I began work on a new project this year that has become an evolving resource for our company’s clients and of which I have become very proud. Since I have only been at Preferred Medical for a little over a year – the same amount of time that I’ve been involved in work comp – it has been a learning process for me. However, it has also opened my eyes to the dangers and challenges that injured workers face today. The project includes alerts to prescription drug dangers by pulling information out of a sea of data to provide vital insights to care for the entire injured worker.
The driving force behind several of the alerts built into the report focus on opioid use, their side effects, and the challenges people prescribed these drugs face. While developing these alerts and digging into the details that cause the alert to trigger, I began to make connections in my own life.
My dad has suffered from chronic back and neck pain for as long as I can remember. He had major surgeries over the past two years to try to address these issues. He has been prescribed numerous pain medications and muscle relaxants over the years. Some have helped and some have caused challenging side effects. Some drugs make it hard for him to sleep or make him sleep too much, both of which make it hard for him to work. Some cause weight gain and some cause him to lose his appetite. And that’s just a few of the impacts to my dad’s life from these medications. Unfortunately, he has been stuck in this vicious circle for years.
My work on these reports began to affect my perception of his recovery. I found myself asking more questions when seeing first-hand the reality of someone living the life that causes alerts in a report I have been working on. “Claimants” being prescribed high doses and potential dangerous combinations of pain meds, muscle relaxants and gabapentinoids was now relatable to my own family. The greatest impact was to see the issues that come from lack of treatment for the whole patient.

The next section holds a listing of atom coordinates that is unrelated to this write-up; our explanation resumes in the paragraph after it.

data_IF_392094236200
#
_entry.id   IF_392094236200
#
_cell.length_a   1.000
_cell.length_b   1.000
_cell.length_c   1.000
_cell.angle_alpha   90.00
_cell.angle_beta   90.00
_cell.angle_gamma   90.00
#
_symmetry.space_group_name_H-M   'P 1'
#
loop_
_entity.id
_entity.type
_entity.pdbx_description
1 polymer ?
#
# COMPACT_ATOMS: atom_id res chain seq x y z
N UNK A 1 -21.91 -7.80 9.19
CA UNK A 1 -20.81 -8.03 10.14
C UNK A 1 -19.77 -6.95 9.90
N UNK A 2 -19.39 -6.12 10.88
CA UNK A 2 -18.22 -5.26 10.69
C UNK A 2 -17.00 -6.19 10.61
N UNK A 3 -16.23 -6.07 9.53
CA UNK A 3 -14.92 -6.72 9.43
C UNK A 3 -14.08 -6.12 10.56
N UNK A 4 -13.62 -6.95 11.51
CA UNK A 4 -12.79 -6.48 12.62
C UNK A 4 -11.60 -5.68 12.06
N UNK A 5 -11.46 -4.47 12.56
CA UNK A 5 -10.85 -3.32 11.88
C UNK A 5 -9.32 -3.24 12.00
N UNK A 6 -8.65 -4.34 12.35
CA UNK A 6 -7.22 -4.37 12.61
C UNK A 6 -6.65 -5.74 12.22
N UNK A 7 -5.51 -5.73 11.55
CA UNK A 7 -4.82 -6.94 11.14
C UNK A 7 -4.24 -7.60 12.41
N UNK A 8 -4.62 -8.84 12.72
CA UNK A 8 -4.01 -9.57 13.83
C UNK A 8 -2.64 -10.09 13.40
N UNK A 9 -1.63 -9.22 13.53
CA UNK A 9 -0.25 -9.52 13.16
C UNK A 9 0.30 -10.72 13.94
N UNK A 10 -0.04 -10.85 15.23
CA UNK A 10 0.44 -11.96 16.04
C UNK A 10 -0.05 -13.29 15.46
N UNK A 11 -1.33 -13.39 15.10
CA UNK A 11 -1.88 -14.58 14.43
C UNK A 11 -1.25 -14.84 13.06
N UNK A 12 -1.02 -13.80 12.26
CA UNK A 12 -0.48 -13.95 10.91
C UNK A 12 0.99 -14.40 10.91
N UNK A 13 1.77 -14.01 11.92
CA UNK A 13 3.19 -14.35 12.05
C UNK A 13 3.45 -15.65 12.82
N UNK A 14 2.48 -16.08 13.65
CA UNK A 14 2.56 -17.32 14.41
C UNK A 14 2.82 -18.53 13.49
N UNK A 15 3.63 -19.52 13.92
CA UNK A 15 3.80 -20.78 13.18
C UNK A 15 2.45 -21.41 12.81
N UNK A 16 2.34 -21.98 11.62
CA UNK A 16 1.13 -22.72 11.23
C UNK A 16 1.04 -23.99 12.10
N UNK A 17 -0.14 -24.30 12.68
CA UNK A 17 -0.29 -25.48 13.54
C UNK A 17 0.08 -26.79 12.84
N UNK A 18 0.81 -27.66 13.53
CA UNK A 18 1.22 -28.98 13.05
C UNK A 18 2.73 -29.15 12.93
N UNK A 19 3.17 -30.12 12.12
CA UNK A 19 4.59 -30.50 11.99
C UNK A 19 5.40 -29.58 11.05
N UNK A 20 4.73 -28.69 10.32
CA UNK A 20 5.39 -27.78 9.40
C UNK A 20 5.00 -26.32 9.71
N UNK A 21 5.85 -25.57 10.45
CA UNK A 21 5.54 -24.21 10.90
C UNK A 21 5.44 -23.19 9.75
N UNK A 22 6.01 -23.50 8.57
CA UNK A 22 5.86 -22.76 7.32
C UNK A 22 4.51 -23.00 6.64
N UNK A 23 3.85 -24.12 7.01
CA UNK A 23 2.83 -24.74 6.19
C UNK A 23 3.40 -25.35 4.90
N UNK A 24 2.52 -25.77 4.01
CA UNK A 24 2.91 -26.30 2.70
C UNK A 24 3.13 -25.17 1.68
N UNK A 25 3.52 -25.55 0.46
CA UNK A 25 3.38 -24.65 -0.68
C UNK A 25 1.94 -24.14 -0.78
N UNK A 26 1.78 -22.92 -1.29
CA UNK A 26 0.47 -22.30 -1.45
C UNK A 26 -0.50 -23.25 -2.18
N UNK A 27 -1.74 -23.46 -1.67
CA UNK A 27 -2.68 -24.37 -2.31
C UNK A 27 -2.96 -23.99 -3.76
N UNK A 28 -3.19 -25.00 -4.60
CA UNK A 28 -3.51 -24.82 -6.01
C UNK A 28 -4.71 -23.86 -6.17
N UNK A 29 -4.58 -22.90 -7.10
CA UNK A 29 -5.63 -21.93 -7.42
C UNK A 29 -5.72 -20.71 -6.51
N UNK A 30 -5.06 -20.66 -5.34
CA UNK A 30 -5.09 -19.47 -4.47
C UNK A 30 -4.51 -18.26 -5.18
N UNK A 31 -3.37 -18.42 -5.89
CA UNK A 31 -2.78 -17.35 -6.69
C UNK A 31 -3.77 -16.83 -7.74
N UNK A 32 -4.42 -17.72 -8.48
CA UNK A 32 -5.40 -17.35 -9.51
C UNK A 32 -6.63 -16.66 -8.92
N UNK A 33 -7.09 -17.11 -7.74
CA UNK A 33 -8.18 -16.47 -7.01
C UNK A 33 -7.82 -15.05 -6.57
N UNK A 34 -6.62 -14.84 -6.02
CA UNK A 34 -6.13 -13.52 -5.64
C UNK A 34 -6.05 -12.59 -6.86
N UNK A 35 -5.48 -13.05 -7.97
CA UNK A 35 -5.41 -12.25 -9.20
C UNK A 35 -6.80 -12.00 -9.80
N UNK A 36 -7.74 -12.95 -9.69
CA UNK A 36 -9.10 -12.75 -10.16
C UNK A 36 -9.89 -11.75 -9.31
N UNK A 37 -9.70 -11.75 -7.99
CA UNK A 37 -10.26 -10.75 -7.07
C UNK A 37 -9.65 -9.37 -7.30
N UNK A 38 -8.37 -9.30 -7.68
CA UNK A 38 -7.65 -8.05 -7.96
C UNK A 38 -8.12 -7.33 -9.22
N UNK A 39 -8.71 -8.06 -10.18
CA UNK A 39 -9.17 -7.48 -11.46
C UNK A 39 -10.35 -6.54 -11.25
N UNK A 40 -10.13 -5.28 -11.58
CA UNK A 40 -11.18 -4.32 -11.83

The biggest change, however, has been the change in conversation. My family and I have had open and honest conversations about the risks and challenges of opioid prescriptions and dangerous drug combinations. There is a peace of mind in knowing there are those working to bring these issues to light and that we are not alone in facing them.
I think the most important part of the conversation change for him and my entire family is how to communicate with his physician. We have discovered how to ask questions to ensure that we have a clear understanding of the “what” and “why” for each prescription and the full effects it will have. My dad has always wanted a life without pain medications and has recently began to explore alternatives that may be available to him. I think he is more open to the possibility, as well as the necessity, for alternatives because he has a better idea of the dangers of his current treatment path and is determined to find another way.
This has indeed been challenging for my family to learn and experience with him. But while it is challenging for us, I have also found myself grateful for the opportunity to be part of something at work that can affect change for the better. This report pulls back the curtain to show all of the messy details of the effects on real people. I can personally attest to the fact that it does just that.
Written by Jennifer Trevino, Business Analyst.